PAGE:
45. The method of claim 44 wherein said first input signal is compared with said second delayed signal to produce said first output signal.
46. The method of claim 44 wherein said first delayed signal is compared with said second input signal to produce said first output signal.
47. The method of claim 44 wherein said second input is an inverted version of said first input, and said second delayed signal is an inverted version of said first delayed signal.
48. The method of claim 44 wherein said second period is a fraction of said first period.
49. The method of claim 48 wherein said fraction is equal to one half.
50. The method of claim 44 further comprising the step of:
comparing said first delayed signal and said second delayed signal to produce a third output signal, said third output signal being said first input signal delayed by said first period plus any delay caused by said comparing of said delayed signal and said second delayed signal.
51. The method of claim 44 further comprising the steps of:
inputting said first delayed signal to a first input of a second delay element;
inputting said second delayed signal to a second input of said second delay element;
delaying said first delayed signal in said second delay element to produce a third delayed signal, said third delayed signal being said first delayed signal delayed by a third period;
delaying said second delayed signal in said second delay element to produce a fourth delayed signal, said fourth delayed signal being said second delayed signal delayed by said third period; and
comparing one of said first and second delayed signals with one of said third and fourth delayed signal to produce a fourth output signal, said fourth output signal being said first input signal delayed by a fourth period plus any delay caused by said comparing of said one of said first and second delayed signals with one of said third and fourth delayed signals.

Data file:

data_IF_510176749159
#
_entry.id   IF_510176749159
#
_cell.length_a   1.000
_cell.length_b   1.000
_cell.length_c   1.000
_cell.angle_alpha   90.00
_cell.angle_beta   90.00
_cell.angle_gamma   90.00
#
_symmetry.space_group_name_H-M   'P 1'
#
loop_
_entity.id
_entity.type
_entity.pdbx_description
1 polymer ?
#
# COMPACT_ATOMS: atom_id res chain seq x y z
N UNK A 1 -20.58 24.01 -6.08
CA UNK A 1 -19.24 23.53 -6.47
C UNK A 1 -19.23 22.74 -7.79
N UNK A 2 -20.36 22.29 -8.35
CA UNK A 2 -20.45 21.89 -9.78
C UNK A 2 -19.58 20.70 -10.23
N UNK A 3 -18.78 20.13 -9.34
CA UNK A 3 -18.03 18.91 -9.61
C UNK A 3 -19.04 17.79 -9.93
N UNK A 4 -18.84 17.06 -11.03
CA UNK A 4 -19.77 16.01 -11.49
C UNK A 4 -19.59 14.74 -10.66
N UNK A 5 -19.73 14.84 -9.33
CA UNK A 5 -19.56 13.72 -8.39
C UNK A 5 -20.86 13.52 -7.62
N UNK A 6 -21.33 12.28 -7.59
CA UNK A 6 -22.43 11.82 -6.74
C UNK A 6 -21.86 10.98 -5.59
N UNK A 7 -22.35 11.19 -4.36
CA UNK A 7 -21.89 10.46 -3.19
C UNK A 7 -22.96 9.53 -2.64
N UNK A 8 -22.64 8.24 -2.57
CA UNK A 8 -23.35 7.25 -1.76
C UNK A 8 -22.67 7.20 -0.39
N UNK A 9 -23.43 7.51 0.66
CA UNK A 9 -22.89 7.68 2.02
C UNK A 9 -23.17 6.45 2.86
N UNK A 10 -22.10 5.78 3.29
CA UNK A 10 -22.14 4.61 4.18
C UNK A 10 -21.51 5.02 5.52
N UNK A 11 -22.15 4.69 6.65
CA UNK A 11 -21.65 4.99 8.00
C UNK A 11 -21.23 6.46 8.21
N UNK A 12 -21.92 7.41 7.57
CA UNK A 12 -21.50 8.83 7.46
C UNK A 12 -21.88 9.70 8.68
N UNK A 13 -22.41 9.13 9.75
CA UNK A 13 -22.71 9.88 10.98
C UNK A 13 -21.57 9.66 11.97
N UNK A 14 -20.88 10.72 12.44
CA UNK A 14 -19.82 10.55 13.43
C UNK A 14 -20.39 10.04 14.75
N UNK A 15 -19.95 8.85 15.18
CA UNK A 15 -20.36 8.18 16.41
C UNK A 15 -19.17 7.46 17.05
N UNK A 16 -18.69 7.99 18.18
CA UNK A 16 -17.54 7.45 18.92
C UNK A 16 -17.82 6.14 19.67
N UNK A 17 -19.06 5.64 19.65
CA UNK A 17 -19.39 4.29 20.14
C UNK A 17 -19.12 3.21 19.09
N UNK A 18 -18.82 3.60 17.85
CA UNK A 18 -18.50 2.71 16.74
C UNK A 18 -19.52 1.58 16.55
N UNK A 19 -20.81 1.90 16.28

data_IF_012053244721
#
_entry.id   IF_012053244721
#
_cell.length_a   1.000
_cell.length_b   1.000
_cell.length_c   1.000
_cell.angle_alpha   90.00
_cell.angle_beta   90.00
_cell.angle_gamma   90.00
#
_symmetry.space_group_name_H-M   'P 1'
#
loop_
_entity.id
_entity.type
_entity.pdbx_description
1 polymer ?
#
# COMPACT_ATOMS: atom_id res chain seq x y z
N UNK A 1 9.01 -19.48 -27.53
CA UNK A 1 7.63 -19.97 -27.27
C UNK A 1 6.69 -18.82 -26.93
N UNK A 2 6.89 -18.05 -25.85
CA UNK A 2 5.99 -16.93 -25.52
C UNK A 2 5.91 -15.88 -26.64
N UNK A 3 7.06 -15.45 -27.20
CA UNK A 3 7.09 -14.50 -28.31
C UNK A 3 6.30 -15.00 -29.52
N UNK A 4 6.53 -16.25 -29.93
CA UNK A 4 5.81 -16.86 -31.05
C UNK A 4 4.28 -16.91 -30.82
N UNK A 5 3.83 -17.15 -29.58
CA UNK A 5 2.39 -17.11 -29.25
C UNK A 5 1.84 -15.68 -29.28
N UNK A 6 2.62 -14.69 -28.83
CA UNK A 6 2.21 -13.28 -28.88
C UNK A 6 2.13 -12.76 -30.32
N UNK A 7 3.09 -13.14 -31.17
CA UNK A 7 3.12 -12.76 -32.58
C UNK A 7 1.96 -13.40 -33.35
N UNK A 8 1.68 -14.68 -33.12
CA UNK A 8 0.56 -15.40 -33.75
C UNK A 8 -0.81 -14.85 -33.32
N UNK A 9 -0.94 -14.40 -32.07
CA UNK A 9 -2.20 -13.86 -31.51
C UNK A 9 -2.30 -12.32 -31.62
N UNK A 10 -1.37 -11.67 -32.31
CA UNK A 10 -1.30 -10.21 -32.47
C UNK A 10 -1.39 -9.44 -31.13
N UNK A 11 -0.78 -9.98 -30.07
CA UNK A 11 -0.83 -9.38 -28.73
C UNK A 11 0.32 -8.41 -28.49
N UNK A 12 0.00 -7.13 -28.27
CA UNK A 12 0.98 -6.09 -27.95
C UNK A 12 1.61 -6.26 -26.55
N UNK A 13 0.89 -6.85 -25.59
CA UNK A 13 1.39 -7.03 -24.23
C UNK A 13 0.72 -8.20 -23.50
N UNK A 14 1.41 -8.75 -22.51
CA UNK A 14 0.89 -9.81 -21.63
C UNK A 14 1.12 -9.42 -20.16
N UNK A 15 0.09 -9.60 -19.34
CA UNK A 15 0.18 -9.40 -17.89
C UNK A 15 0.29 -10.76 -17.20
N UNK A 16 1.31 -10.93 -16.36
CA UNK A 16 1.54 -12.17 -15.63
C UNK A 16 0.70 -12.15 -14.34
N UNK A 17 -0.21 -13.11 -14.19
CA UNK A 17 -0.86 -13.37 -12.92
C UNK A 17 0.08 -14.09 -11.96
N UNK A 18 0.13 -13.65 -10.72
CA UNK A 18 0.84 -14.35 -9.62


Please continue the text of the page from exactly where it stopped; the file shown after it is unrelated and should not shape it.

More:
52. The method of claim 51 wherein said first delayed signal is compared with said fourth delayed signal to produce said fourth output signal.
53. The method of claim 51 wherein said third delayed signal is compared with said second delayed signal to produce said fourth output signal.
54. The method of claim 51 wherein said fourth period is equal to said first period plus a fraction of said third period.
55. The method claim 54 wherein said fraction is equal to one half.
56. The method of claim 51 further comprising the step of:
comparing said third delayed signal and said fourth delayed signal to produce a fifth output signal, said fifth output signal being said first input signal delayed by said first period plus said third period plus any delay caused by said comparing of said third delayed signal and said fourth delayed signal.
57. The method claim 51 further comprising the steps of:
inputting said first input signal, said first delayed signal, and said third delayed signal to a first multiplexer for programmably selecting among said first input signal, said first delayed signal, and said third delayed signal; and
inputting said second input signal, said second delayed signal, and said fourth delayed signal to a second multiplexer for programmably selecting among said second input signal, said second delayed signal, and said fourth delayed signal, said first multiplexer and said second multiplexer being coupled to a comparator.
58. The method of claim 44 wherein said first delay element is a differential delay.
59. The method of claim 51 wherein said second delay element is a differential delay.
US08004042 1993-01-15 1993-01-15 Multi-tap digital delay line Expired - Lifetime US5374860A (en)